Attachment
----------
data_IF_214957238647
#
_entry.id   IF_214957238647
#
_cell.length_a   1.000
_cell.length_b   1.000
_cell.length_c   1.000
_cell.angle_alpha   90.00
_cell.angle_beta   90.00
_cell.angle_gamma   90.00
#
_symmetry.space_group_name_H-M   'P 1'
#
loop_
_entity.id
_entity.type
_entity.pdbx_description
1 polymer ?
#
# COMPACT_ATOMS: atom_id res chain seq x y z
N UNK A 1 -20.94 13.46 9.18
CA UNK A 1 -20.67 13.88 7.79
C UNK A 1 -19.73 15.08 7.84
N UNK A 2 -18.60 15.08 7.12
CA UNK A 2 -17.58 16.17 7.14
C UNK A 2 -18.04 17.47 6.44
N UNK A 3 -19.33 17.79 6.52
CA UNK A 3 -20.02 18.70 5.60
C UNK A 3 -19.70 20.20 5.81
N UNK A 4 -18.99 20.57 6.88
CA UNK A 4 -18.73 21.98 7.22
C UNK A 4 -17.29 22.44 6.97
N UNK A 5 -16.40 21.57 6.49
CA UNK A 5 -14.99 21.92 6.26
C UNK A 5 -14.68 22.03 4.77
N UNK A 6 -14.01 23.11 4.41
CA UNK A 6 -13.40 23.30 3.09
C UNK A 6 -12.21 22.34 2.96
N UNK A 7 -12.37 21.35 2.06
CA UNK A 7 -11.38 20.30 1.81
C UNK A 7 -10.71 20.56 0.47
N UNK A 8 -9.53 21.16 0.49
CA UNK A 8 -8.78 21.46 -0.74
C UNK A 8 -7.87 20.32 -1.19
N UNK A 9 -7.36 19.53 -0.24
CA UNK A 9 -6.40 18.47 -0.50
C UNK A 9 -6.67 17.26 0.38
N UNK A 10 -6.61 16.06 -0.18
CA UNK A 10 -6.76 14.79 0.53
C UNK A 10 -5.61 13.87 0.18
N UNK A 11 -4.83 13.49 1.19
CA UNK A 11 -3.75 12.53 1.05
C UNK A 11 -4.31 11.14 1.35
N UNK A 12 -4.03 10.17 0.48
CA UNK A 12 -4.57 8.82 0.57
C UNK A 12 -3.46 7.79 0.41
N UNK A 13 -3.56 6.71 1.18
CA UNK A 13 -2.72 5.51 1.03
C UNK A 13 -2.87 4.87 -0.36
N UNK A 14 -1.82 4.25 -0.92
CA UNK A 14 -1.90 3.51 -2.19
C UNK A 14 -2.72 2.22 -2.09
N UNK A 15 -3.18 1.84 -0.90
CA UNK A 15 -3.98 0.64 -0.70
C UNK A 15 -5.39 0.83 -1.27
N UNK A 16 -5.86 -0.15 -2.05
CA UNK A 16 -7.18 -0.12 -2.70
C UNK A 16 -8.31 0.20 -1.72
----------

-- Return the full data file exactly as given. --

data_IF_214957238647
#
_entry.id   IF_214957238647
#
_cell.length_a   1.000
_cell.length_b   1.000
_cell.length_c   1.000
_cell.angle_alpha   90.00
_cell.angle_beta   90.00
_cell.angle_gamma   90.00
#
_symmetry.space_group_name_H-M   'P 1'
#
loop_
_entity.id
_entity.type
_entity.pdbx_description
1 polymer ?
#
# COMPACT_ATOMS: atom_id res chain seq x y z
N UNK A 1 -20.94 13.46 9.18
CA UNK A 1 -20.67 13.88 7.79
C UNK A 1 -19.73 15.08 7.84
N UNK A 2 -18.60 15.08 7.12
CA UNK A 2 -17.58 16.17 7.14
C UNK A 2 -18.04 17.47 6.44
N UNK A 3 -19.33 17.79 6.52
CA UNK A 3 -20.02 18.70 5.60
C UNK A 3 -19.70 20.20 5.81
N UNK A 4 -18.99 20.57 6.88
CA UNK A 4 -18.73 21.98 7.22
C UNK A 4 -17.29 22.44 6.97
N UNK A 5 -16.40 21.57 6.49
CA UNK A 5 -14.99 21.92 6.26
C UNK A 5 -14.68 22.03 4.77
N UNK A 6 -14.01 23.11 4.41
CA UNK A 6 -13.40 23.30 3.09
C UNK A 6 -12.21 22.34 2.96
N UNK A 7 -12.37 21.35 2.06
CA UNK A 7 -11.38 20.30 1.81
C UNK A 7 -10.71 20.56 0.47
N UNK A 8 -9.53 21.16 0.49
CA UNK A 8 -8.78 21.46 -0.74
C UNK A 8 -7.87 20.32 -1.19
N UNK A 9 -7.36 19.53 -0.24
CA UNK A 9 -6.40 18.47 -0.50
C UNK A 9 -6.67 17.26 0.38
N UNK A 10 -6.61 16.06 -0.18
CA UNK A 10 -6.76 14.79 0.53
C UNK A 10 -5.61 13.87 0.18
N UNK A 11 -4.83 13.49 1.19
CA UNK A 11 -3.75 12.53 1.05
C UNK A 11 -4.31 11.14 1.35
N UNK A 12 -4.03 10.17 0.48
CA UNK A 12 -4.57 8.82 0.57
C UNK A 12 -3.46 7.79 0.41
N UNK A 13 -3.56 6.71 1.18
CA UNK A 13 -2.72 5.51 1.03
C UNK A 13 -2.87 4.87 -0.36
N UNK A 14 -1.82 4.25 -0.92
CA UNK A 14 -1.90 3.51 -2.19
C UNK A 14 -2.72 2.22 -2.09
N UNK A 15 -3.18 1.84 -0.90
CA UNK A 15 -3.98 0.64 -0.70
C UNK A 15 -5.39 0.83 -1.27
N UNK A 16 -5.86 -0.15 -2.05
CA UNK A 16 -7.18 -0.12 -2.70
C UNK A 16 -8.31 0.20 -1.72